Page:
The discovery of malaria transmission-blocking compounds is seen as key to malaria elimination strategies and gametocyte-screening platforms are critical filters to identify active molecules. However, unlike asexual parasite assays measuring parasite proliferation, greater variability in end-point readout exists between different gametocytocidal assays. This is compounded by difficulties in routinely producing viable, functional and stage-specific gametocyte populations. Here, a parallel evaluation of four assay platforms on the same gametocyte populations was performed for the first time. This allowed the direct comparison of the ability of different assay platforms to detect compounds with gametocytocidal activity and revealed caveats in some assay readouts that interrogate different parasite biological functions.
Gametocytogenesis from Plasmodium falciparum (NF54) was optimized with a robust and standardized protocol. ATP, pLDH, luciferase reporter and PrestoBlue® assays were compared in context of a set of 10 reference compounds. The assays were performed in parallel on the same gametocyte preparation (except for luciferase reporter lines) using the same drug preparations (48 h). The remaining parameters for each assay were all comparable.
A highly robust method for generating viable and functional gametocytes was developed and comprehensively validated resulting in an average gametocytaemia of 4 %. Subsequent parallel assays for gametocytocidal activity indicated that different assay platforms were not able to screen compounds with variant chemical scaffolds similarly. Luciferase reporter assays revealed that synchronized stage-specific gametocyte production is essential for drug discovery, as differential susceptibility in various gametocyte developmental populations is evident.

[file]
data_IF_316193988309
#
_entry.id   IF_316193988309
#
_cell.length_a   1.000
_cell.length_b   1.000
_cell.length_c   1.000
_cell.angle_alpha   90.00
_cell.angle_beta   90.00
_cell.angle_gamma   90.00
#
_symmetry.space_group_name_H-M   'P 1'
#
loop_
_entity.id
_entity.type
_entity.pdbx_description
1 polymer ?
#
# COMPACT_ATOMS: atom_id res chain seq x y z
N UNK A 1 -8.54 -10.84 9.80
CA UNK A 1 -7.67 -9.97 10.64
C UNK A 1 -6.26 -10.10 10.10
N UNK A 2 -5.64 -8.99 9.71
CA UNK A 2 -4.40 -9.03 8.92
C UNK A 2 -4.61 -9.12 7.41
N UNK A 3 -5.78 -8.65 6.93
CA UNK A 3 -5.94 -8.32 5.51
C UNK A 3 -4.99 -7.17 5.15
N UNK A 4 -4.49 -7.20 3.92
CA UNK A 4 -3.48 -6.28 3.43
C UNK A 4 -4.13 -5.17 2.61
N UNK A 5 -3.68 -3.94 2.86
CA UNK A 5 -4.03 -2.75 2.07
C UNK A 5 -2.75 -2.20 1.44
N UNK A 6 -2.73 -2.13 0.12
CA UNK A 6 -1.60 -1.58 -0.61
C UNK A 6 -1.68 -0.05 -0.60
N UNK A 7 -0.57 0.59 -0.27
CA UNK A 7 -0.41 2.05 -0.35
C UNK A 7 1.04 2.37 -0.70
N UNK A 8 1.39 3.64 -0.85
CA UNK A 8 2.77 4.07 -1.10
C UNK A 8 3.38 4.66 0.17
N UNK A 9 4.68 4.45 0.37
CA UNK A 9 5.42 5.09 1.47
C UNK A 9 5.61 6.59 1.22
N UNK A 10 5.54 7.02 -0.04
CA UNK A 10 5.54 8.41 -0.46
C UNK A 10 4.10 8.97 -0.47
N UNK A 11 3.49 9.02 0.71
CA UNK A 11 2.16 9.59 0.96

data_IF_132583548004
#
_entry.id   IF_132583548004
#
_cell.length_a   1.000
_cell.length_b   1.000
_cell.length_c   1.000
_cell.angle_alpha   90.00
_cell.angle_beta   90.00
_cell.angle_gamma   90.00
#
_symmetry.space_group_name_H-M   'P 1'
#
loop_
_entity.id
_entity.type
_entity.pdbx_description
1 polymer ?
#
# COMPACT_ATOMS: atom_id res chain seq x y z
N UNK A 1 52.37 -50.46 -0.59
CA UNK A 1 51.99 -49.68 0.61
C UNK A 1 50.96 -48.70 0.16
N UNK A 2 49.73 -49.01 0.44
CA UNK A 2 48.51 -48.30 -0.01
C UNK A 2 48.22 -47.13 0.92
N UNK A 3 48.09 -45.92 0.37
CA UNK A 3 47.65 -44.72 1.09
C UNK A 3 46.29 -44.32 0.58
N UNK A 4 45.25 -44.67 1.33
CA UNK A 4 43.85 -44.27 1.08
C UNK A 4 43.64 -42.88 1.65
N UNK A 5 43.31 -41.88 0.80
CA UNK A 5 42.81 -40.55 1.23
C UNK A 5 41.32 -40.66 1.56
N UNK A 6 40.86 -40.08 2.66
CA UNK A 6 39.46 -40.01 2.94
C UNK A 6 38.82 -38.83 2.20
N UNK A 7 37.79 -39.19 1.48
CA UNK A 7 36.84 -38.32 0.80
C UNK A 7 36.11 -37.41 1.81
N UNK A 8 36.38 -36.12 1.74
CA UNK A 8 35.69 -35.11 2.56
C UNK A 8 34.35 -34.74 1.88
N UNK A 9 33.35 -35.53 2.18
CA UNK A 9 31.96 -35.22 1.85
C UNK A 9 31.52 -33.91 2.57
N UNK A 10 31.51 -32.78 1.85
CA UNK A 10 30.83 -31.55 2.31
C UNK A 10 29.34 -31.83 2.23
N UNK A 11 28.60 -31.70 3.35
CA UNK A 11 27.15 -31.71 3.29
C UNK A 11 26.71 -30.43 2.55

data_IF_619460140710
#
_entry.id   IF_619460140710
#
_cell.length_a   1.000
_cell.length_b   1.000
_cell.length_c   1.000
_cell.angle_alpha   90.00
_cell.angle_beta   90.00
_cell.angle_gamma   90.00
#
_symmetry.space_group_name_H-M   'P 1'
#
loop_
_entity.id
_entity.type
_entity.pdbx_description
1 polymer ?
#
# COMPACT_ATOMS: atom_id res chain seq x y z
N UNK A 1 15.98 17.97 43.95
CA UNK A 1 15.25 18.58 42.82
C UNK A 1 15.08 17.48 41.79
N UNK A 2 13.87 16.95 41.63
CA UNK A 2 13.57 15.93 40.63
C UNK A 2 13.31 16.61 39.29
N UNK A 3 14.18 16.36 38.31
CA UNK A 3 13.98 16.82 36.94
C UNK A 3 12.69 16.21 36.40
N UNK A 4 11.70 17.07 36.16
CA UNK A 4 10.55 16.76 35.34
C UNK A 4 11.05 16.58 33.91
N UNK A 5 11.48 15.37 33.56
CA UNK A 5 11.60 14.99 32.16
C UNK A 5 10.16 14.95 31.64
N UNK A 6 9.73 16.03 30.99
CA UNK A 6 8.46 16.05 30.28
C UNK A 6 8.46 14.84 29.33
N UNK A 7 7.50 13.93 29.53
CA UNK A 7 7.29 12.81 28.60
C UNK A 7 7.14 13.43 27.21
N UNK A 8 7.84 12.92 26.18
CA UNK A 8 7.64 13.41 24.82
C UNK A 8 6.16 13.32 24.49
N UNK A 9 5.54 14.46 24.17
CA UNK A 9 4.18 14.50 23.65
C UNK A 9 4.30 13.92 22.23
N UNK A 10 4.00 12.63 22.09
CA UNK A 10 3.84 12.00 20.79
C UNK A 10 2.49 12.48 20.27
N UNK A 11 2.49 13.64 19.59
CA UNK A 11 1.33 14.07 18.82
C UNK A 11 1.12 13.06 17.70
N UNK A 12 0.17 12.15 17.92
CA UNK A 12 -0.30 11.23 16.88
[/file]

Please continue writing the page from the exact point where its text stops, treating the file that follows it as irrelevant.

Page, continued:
With this study, the key parameters for assays aiming at testing the gametocytocidal activity of potential transmission blocking molecules against Plasmodium gametocytes were accurately dissected. This first and uniquely comparative study emphasizes differential effects seen with the use of different assay platforms interrogating variant biological systems. Whilst this data is informative from a biological perspective and may provide indications of the drug mode of action, it does highlight the care that must be taken when screening broad-diversity chemotypes with a single assay platform against gametocytes for which the biology is not clearly understood.
Read the full article on the Malaria Journal website.